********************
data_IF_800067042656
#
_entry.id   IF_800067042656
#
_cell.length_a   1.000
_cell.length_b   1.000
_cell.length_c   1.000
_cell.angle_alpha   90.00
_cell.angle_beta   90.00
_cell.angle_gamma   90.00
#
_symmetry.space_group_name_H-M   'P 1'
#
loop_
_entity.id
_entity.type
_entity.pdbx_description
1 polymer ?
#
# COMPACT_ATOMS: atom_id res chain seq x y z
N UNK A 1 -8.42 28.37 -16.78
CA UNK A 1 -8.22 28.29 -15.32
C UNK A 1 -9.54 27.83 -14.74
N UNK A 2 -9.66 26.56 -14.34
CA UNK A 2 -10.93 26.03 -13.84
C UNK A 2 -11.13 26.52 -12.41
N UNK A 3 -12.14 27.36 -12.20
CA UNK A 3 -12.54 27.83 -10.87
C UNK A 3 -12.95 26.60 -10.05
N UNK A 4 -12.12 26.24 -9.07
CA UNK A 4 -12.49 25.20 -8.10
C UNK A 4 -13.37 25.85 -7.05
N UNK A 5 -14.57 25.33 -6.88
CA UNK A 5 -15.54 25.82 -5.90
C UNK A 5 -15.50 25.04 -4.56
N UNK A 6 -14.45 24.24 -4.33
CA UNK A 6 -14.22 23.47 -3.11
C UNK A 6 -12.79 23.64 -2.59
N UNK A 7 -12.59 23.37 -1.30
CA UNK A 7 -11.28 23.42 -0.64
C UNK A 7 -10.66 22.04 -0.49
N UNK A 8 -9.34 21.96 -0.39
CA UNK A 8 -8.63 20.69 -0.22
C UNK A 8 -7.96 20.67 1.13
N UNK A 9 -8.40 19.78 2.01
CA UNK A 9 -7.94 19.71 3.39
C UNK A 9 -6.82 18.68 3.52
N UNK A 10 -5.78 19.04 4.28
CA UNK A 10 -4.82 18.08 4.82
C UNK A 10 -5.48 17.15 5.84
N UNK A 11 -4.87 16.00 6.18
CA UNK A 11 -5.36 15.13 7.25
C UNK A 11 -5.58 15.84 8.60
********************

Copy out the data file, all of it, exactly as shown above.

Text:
data_IF_800067042656
#
_entry.id   IF_800067042656
#
_cell.length_a   1.000
_cell.length_b   1.000
_cell.length_c   1.000
_cell.angle_alpha   90.00
_cell.angle_beta   90.00
_cell.angle_gamma   90.00
#
_symmetry.space_group_name_H-M   'P 1'
#
loop_
_entity.id
_entity.type
_entity.pdbx_description
1 polymer ?
#
# COMPACT_ATOMS: atom_id res chain seq x y z
N UNK A 1 -8.42 28.37 -16.78
CA UNK A 1 -8.22 28.29 -15.32
C UNK A 1 -9.54 27.83 -14.74
N UNK A 2 -9.66 26.56 -14.34
CA UNK A 2 -10.93 26.03 -13.84
C UNK A 2 -11.13 26.52 -12.41
N UNK A 3 -12.14 27.36 -12.20
CA UNK A 3 -12.54 27.83 -10.87
C UNK A 3 -12.95 26.60 -10.05
N UNK A 4 -12.12 26.24 -9.07
CA UNK A 4 -12.49 25.20 -8.10
C UNK A 4 -13.37 25.85 -7.05
N UNK A 5 -14.57 25.33 -6.88
CA UNK A 5 -15.54 25.82 -5.90
C UNK A 5 -15.50 25.04 -4.56
N UNK A 6 -14.45 24.24 -4.33
CA UNK A 6 -14.22 23.47 -3.11
C UNK A 6 -12.79 23.64 -2.59
N UNK A 7 -12.59 23.37 -1.30
CA UNK A 7 -11.28 23.42 -0.64
C UNK A 7 -10.66 22.04 -0.49
N UNK A 8 -9.34 21.96 -0.39
CA UNK A 8 -8.63 20.69 -0.22
C UNK A 8 -7.96 20.67 1.13
N UNK A 9 -8.40 19.78 2.01
CA UNK A 9 -7.94 19.71 3.39
C UNK A 9 -6.82 18.68 3.52
N UNK A 10 -5.78 19.04 4.28
CA UNK A 10 -4.82 18.08 4.82
C UNK A 10 -5.48 17.15 5.84
N UNK A 11 -4.87 16.00 6.18
CA UNK A 11 -5.36 15.13 7.25
C UNK A 11 -5.58 15.84 8.60